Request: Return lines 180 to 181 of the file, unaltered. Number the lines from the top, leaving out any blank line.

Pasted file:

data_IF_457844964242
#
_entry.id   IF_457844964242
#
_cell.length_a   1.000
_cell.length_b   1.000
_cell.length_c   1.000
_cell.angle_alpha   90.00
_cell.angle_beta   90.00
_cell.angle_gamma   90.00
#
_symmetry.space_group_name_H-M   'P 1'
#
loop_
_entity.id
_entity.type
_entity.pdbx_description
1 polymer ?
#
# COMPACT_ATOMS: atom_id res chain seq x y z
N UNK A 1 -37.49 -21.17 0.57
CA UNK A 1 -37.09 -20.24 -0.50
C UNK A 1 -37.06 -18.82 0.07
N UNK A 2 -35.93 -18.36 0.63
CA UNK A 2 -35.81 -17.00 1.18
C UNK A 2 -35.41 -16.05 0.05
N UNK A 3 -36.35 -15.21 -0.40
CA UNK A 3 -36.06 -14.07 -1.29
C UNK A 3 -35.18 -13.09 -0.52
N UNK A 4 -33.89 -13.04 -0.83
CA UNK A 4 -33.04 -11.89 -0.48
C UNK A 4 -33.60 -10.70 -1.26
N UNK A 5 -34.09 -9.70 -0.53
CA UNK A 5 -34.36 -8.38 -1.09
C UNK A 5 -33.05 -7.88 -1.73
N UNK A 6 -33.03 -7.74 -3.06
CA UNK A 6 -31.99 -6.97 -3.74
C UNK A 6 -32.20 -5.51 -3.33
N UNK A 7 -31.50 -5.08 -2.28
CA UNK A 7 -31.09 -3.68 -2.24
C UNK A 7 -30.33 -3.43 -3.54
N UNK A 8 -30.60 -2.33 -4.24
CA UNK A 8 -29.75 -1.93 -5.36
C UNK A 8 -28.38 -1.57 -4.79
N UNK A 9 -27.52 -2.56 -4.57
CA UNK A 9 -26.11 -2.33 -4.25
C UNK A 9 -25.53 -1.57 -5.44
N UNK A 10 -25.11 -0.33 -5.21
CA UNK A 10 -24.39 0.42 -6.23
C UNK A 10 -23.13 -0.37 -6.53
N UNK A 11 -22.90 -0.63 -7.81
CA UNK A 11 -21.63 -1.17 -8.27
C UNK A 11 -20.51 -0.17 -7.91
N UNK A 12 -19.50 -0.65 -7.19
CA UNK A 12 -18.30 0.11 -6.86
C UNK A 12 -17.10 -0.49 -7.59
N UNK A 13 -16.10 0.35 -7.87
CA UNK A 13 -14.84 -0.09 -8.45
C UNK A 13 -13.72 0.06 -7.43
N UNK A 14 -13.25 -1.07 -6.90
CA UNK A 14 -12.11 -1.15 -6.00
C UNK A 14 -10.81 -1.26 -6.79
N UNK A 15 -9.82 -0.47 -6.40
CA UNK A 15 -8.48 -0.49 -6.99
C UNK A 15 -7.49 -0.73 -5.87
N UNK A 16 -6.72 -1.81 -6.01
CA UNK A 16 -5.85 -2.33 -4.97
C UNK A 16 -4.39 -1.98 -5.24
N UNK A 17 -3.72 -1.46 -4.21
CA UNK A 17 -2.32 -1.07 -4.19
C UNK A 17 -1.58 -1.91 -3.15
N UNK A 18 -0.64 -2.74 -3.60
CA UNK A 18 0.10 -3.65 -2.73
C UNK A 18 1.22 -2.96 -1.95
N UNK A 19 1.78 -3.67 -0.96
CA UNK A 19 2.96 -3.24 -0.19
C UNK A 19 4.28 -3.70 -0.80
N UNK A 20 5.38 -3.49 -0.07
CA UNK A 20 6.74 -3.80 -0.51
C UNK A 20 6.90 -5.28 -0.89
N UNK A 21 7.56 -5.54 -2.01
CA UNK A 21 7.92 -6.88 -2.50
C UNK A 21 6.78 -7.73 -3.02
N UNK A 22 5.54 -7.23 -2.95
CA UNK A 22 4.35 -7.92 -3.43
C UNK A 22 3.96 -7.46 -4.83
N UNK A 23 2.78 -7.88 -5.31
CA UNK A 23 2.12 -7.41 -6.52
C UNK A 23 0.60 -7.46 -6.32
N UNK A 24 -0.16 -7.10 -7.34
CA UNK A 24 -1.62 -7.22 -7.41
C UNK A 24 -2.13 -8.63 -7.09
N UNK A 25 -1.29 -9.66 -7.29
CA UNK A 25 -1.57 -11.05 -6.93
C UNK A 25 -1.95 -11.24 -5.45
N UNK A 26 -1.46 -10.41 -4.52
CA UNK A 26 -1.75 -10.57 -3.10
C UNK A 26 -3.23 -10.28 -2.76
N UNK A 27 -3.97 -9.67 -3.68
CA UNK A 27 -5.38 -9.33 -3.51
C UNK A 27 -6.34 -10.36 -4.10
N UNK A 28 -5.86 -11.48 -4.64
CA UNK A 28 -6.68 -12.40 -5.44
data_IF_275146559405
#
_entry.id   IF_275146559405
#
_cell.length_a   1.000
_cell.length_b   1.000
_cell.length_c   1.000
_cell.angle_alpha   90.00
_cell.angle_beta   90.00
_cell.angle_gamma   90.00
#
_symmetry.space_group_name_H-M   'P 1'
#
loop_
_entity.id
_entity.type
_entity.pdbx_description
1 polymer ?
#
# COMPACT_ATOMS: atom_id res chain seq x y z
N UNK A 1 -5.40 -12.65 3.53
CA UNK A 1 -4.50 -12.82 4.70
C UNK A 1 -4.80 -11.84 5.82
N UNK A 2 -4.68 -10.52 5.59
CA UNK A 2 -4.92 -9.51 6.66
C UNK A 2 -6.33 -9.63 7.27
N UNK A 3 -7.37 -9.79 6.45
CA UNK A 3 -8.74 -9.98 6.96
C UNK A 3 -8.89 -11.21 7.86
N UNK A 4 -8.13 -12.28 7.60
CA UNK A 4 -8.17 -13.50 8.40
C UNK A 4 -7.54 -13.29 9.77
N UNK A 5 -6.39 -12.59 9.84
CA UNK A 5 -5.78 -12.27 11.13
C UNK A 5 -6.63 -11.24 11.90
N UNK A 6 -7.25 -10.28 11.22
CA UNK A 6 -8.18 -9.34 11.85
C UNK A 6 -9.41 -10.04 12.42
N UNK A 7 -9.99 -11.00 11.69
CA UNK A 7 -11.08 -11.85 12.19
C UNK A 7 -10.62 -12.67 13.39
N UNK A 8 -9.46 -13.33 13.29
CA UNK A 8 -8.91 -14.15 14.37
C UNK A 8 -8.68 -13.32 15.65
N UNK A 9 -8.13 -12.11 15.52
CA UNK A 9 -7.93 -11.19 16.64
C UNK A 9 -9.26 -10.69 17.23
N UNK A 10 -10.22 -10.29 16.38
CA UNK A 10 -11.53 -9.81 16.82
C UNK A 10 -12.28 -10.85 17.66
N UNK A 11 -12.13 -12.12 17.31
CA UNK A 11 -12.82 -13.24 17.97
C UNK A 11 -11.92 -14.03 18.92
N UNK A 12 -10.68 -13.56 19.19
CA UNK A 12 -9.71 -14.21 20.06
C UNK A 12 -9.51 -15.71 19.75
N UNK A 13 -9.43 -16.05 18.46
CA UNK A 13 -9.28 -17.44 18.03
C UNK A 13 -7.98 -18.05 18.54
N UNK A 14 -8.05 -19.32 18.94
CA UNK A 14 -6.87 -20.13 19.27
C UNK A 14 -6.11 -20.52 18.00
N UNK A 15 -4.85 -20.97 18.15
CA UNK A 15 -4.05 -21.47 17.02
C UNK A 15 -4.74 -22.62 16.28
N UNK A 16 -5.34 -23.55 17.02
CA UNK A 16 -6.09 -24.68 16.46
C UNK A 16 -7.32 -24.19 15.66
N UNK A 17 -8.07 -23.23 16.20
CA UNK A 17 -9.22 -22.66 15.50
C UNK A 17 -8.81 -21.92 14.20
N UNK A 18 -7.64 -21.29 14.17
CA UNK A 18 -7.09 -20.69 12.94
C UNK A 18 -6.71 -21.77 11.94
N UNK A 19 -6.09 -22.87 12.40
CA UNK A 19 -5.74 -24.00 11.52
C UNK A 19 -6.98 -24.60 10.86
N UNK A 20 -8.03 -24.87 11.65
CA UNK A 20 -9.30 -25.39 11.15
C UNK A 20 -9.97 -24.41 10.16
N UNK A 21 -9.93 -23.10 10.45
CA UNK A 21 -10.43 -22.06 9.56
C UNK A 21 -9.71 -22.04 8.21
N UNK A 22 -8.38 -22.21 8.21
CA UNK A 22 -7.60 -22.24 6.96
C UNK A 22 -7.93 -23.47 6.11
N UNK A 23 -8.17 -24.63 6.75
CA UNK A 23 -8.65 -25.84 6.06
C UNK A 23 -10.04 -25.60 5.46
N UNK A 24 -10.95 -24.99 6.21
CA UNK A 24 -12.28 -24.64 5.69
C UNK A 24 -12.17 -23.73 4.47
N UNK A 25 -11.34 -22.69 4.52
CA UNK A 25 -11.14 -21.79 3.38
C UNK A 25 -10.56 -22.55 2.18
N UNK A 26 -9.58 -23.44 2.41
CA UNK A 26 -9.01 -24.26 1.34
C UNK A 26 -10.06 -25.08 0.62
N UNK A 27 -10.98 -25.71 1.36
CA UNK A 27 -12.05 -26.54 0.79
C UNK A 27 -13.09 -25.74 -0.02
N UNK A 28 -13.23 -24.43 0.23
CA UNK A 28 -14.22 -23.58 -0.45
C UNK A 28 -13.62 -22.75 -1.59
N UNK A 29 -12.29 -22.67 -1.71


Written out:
C UNK A 19 -6.98 -24.60 10.86
N UNK A 20 -8.03 -24.87 11.65